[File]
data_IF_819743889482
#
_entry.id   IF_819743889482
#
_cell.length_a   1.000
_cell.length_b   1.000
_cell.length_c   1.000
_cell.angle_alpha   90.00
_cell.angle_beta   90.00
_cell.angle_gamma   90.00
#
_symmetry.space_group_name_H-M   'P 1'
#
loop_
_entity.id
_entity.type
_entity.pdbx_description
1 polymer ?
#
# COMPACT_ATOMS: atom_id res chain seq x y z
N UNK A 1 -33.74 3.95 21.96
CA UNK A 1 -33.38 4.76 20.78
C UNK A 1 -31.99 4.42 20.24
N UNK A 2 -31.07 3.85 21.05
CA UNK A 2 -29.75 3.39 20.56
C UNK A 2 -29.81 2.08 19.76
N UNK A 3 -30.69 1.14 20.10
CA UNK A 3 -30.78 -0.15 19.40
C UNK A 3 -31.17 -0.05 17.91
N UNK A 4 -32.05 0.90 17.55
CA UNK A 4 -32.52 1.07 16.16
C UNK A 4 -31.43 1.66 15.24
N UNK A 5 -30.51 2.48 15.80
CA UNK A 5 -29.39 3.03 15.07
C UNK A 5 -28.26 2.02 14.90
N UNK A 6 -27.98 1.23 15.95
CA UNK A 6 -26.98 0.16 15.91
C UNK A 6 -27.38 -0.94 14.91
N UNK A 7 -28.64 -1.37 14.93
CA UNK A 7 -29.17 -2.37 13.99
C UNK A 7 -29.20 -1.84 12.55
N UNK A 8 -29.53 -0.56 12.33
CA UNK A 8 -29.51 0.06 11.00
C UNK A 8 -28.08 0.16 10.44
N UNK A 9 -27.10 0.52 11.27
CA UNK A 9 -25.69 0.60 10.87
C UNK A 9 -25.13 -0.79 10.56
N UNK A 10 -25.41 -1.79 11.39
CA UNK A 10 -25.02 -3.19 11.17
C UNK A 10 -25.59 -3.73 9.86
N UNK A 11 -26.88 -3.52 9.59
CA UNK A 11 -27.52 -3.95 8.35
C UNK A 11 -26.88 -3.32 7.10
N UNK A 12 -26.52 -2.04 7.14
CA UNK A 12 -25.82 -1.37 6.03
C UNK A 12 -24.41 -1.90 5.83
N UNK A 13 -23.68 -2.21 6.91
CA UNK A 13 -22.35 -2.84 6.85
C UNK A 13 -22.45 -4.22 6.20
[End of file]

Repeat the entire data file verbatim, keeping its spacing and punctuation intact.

data_IF_819743889482
#
_entry.id   IF_819743889482
#
_cell.length_a   1.000
_cell.length_b   1.000
_cell.length_c   1.000
_cell.angle_alpha   90.00
_cell.angle_beta   90.00
_cell.angle_gamma   90.00
#
_symmetry.space_group_name_H-M   'P 1'
#
loop_
_entity.id
_entity.type
_entity.pdbx_description
1 polymer ?
#
# COMPACT_ATOMS: atom_id res chain seq x y z
N UNK A 1 -33.74 3.95 21.96
CA UNK A 1 -33.38 4.76 20.78
C UNK A 1 -31.99 4.42 20.24
N UNK A 2 -31.07 3.85 21.05
CA UNK A 2 -29.75 3.39 20.56
C UNK A 2 -29.81 2.08 19.76
N UNK A 3 -30.69 1.14 20.10
CA UNK A 3 -30.78 -0.15 19.40
C UNK A 3 -31.17 -0.05 17.91
N UNK A 4 -32.05 0.90 17.55
CA UNK A 4 -32.52 1.07 16.16
C UNK A 4 -31.43 1.66 15.24
N UNK A 5 -30.51 2.48 15.80
CA UNK A 5 -29.39 3.03 15.07
C UNK A 5 -28.26 2.02 14.90
N UNK A 6 -27.98 1.23 15.95
CA UNK A 6 -26.98 0.16 15.91
C UNK A 6 -27.38 -0.94 14.91
N UNK A 7 -28.64 -1.37 14.93
CA UNK A 7 -29.17 -2.37 13.99
C UNK A 7 -29.20 -1.84 12.55
N UNK A 8 -29.53 -0.56 12.33
CA UNK A 8 -29.51 0.06 11.00
C UNK A 8 -28.08 0.16 10.44
N UNK A 9 -27.10 0.52 11.27
CA UNK A 9 -25.69 0.60 10.87
C UNK A 9 -25.13 -0.79 10.56
N UNK A 10 -25.41 -1.79 11.39
CA UNK A 10 -25.02 -3.19 11.17
C UNK A 10 -25.59 -3.73 9.86
N UNK A 11 -26.88 -3.52 9.59
CA UNK A 11 -27.52 -3.95 8.35
C UNK A 11 -26.88 -3.32 7.10
N UNK A 12 -26.52 -2.04 7.14
CA UNK A 12 -25.82 -1.37 6.03
C UNK A 12 -24.41 -1.90 5.83
N UNK A 13 -23.68 -2.21 6.91
CA UNK A 13 -22.35 -2.84 6.85
C UNK A 13 -22.45 -4.22 6.20